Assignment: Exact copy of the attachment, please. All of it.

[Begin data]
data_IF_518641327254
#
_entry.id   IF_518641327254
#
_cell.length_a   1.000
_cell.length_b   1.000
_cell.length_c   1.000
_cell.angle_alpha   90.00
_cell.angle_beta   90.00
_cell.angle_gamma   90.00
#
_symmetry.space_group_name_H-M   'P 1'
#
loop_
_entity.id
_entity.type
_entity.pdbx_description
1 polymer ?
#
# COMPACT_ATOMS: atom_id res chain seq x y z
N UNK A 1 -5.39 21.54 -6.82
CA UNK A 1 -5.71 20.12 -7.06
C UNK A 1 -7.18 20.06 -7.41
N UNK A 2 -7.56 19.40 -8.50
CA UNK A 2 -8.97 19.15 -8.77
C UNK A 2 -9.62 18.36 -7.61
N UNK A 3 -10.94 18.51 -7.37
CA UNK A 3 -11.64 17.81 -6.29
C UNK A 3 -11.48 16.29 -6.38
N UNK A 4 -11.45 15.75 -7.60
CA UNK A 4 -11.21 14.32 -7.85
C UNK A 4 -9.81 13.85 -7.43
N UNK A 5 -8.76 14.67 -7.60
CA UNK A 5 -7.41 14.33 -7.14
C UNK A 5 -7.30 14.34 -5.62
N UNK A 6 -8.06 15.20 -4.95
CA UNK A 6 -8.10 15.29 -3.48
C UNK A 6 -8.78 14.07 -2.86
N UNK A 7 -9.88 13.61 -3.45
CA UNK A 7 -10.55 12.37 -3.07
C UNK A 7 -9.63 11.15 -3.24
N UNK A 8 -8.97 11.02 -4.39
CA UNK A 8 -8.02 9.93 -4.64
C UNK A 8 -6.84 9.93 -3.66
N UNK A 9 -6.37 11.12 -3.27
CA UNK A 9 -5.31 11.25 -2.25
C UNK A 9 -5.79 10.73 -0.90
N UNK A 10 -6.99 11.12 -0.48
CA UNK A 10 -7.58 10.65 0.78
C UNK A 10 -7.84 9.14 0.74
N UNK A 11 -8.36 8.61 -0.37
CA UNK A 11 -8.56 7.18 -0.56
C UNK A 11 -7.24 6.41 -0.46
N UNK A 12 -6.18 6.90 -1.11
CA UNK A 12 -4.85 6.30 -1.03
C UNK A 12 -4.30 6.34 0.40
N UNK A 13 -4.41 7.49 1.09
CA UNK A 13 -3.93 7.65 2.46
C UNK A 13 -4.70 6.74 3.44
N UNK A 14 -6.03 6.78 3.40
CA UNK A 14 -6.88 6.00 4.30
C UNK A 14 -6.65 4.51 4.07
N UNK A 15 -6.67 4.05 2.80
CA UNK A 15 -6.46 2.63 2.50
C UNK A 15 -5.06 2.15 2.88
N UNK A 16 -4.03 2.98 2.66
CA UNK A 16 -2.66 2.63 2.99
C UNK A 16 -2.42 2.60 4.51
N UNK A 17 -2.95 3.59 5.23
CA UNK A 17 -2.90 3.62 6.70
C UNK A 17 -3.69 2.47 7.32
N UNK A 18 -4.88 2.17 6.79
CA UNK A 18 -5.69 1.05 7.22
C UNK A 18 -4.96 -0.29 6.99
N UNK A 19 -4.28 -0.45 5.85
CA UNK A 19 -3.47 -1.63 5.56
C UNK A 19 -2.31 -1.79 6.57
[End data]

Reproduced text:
data_IF_518641327254
#
_entry.id   IF_518641327254
#
_cell.length_a   1.000
_cell.length_b   1.000
_cell.length_c   1.000
_cell.angle_alpha   90.00
_cell.angle_beta   90.00
_cell.angle_gamma   90.00
#
_symmetry.space_group_name_H-M   'P 1'
#
loop_
_entity.id
_entity.type
_entity.pdbx_description
1 polymer ?
#
# COMPACT_ATOMS: atom_id res chain seq x y z
N UNK A 1 -5.39 21.54 -6.82
CA UNK A 1 -5.71 20.12 -7.06
C UNK A 1 -7.18 20.06 -7.41
N UNK A 2 -7.56 19.40 -8.50
CA UNK A 2 -8.97 19.15 -8.77
C UNK A 2 -9.62 18.36 -7.61
N UNK A 3 -10.94 18.51 -7.37
CA UNK A 3 -11.64 17.81 -6.29
C UNK A 3 -11.48 16.29 -6.38
N UNK A 4 -11.45 15.75 -7.60
CA UNK A 4 -11.21 14.32 -7.85
C UNK A 4 -9.81 13.85 -7.43
N UNK A 5 -8.76 14.67 -7.60
CA UNK A 5 -7.41 14.33 -7.14
C UNK A 5 -7.30 14.34 -5.62
N UNK A 6 -8.06 15.20 -4.95
CA UNK A 6 -8.10 15.29 -3.48
C UNK A 6 -8.78 14.07 -2.86
N UNK A 7 -9.88 13.61 -3.45
CA UNK A 7 -10.55 12.37 -3.07
C UNK A 7 -9.63 11.15 -3.24
N UNK A 8 -8.97 11.02 -4.39
CA UNK A 8 -8.02 9.93 -4.64
C UNK A 8 -6.84 9.93 -3.66
N UNK A 9 -6.37 11.12 -3.27
CA UNK A 9 -5.31 11.25 -2.25
C UNK A 9 -5.79 10.73 -0.90
N UNK A 10 -6.99 11.12 -0.48
CA UNK A 10 -7.58 10.65 0.78
C UNK A 10 -7.84 9.14 0.74
N UNK A 11 -8.36 8.61 -0.37
CA UNK A 11 -8.56 7.18 -0.56
C UNK A 11 -7.24 6.41 -0.46
N UNK A 12 -6.18 6.90 -1.11
CA UNK A 12 -4.85 6.30 -1.03
C UNK A 12 -4.30 6.34 0.40
N UNK A 13 -4.41 7.49 1.09
CA UNK A 13 -3.93 7.65 2.46
C UNK A 13 -4.70 6.74 3.44
N UNK A 14 -6.03 6.78 3.40
CA UNK A 14 -6.88 6.00 4.30
C UNK A 14 -6.65 4.51 4.07
N UNK A 15 -6.67 4.05 2.80
CA UNK A 15 -6.46 2.63 2.50
C UNK A 15 -5.06 2.15 2.88
N UNK A 16 -4.03 2.98 2.66
CA UNK A 16 -2.66 2.63 2.99
C UNK A 16 -2.42 2.60 4.51
N UNK A 17 -2.95 3.59 5.23
CA UNK A 17 -2.90 3.62 6.70
C UNK A 17 -3.69 2.47 7.32
N UNK A 18 -4.88 2.17 6.79
CA UNK A 18 -5.69 1.05 7.22
C UNK A 18 -4.96 -0.29 6.99
N UNK A 19 -4.28 -0.45 5.85
CA UNK A 19 -3.47 -1.63 5.56
C UNK A 19 -2.31 -1.79 6.57